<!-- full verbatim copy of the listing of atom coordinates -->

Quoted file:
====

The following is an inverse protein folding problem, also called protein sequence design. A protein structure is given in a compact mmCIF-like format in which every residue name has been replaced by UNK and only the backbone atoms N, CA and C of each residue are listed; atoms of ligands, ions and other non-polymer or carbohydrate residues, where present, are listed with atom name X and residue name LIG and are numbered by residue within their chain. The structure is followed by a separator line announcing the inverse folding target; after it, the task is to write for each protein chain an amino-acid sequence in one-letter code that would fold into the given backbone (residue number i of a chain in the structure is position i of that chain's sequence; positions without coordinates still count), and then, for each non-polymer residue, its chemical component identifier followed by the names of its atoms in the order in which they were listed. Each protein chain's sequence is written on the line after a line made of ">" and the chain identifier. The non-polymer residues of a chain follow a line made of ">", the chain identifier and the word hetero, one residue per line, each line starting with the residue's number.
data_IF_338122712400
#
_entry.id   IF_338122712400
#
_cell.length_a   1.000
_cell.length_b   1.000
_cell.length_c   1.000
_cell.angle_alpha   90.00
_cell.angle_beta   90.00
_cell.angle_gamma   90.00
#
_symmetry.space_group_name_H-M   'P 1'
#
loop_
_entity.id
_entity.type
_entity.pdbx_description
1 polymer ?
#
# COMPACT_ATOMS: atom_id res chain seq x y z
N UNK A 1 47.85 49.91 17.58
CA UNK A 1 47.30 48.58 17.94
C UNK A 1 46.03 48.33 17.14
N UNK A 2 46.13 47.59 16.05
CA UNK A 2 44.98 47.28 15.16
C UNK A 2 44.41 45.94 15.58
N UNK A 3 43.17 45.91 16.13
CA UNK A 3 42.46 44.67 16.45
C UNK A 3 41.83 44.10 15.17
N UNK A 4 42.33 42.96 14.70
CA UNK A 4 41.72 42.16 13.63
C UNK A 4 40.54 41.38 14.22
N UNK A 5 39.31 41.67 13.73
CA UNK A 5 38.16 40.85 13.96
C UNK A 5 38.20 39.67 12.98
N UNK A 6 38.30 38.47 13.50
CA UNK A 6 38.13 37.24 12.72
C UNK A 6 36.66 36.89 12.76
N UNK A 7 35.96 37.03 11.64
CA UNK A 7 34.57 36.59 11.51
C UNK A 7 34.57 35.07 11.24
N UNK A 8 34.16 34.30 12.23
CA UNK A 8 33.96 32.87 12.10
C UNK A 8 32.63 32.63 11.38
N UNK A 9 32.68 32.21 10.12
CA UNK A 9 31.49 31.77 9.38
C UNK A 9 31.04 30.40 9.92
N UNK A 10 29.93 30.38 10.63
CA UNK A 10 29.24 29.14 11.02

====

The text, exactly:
The following is an inverse protein folding problem, also called protein sequence design. A protein structure is given in a compact mmCIF-like format in which every residue name has been replaced by UNK and only the backbone atoms N, CA and C of each residue are listed; atoms of ligands, ions and other non-polymer or carbohydrate residues, where present, are listed with atom name X and residue name LIG and are numbered by residue within their chain. The structure is followed by a separator line announcing the inverse folding target; after it, the task is to write for each protein chain an amino-acid sequence in one-letter code that would fold into the given backbone (residue number i of a chain in the structure is position i of that chain's sequence; positions without coordinates still count), and then, for each non-polymer residue, its chemical component identifier followed by the names of its atoms in the order in which they were listed. Each protein chain's sequence is written on the line after a line made of ">" and the chain identifier. The non-polymer residues of a chain follow a line made of ">", the chain identifier and the word hetero, one residue per line, each line starting with the residue's number.
data_IF_338122712400
#
_entry.id   IF_338122712400
#
_cell.length_a   1.000
_cell.length_b   1.000
_cell.length_c   1.000
_cell.angle_alpha   90.00
_cell.angle_beta   90.00
_cell.angle_gamma   90.00
#
_symmetry.space_group_name_H-M   'P 1'
#
loop_
_entity.id
_entity.type
_entity.pdbx_description
1 polymer ?
#
# COMPACT_ATOMS: atom_id res chain seq x y z
N UNK A 1 47.85 49.91 17.58
CA UNK A 1 47.30 48.58 17.94
C UNK A 1 46.03 48.33 17.14
N UNK A 2 46.13 47.59 16.05
CA UNK A 2 44.98 47.28 15.16
C UNK A 2 44.41 45.94 15.58
N UNK A 3 43.17 45.91 16.13
CA UNK A 3 42.46 44.67 16.45
C UNK A 3 41.83 44.10 15.17
N UNK A 4 42.33 42.96 14.70
CA UNK A 4 41.72 42.16 13.63
C UNK A 4 40.54 41.38 14.22
N UNK A 5 39.31 41.67 13.73
CA UNK A 5 38.16 40.85 13.96
C UNK A 5 38.20 39.67 12.98
N UNK A 6 38.30 38.47 13.50
CA UNK A 6 38.13 37.24 12.72
C UNK A 6 36.66 36.89 12.76
N UNK A 7 35.96 37.03 11.64
CA UNK A 7 34.57 36.59 11.51
C UNK A 7 34.57 35.07 11.24
N UNK A 8 34.16 34.30 12.23
CA UNK A 8 33.96 32.87 12.10
C UNK A 8 32.63 32.63 11.38
N UNK A 9 32.68 32.21 10.12
CA UNK A 9 31.49 31.77 9.38
C UNK A 9 31.04 30.40 9.92
N UNK A 10 29.93 30.38 10.63
CA UNK A 10 29.24 29.14 11.02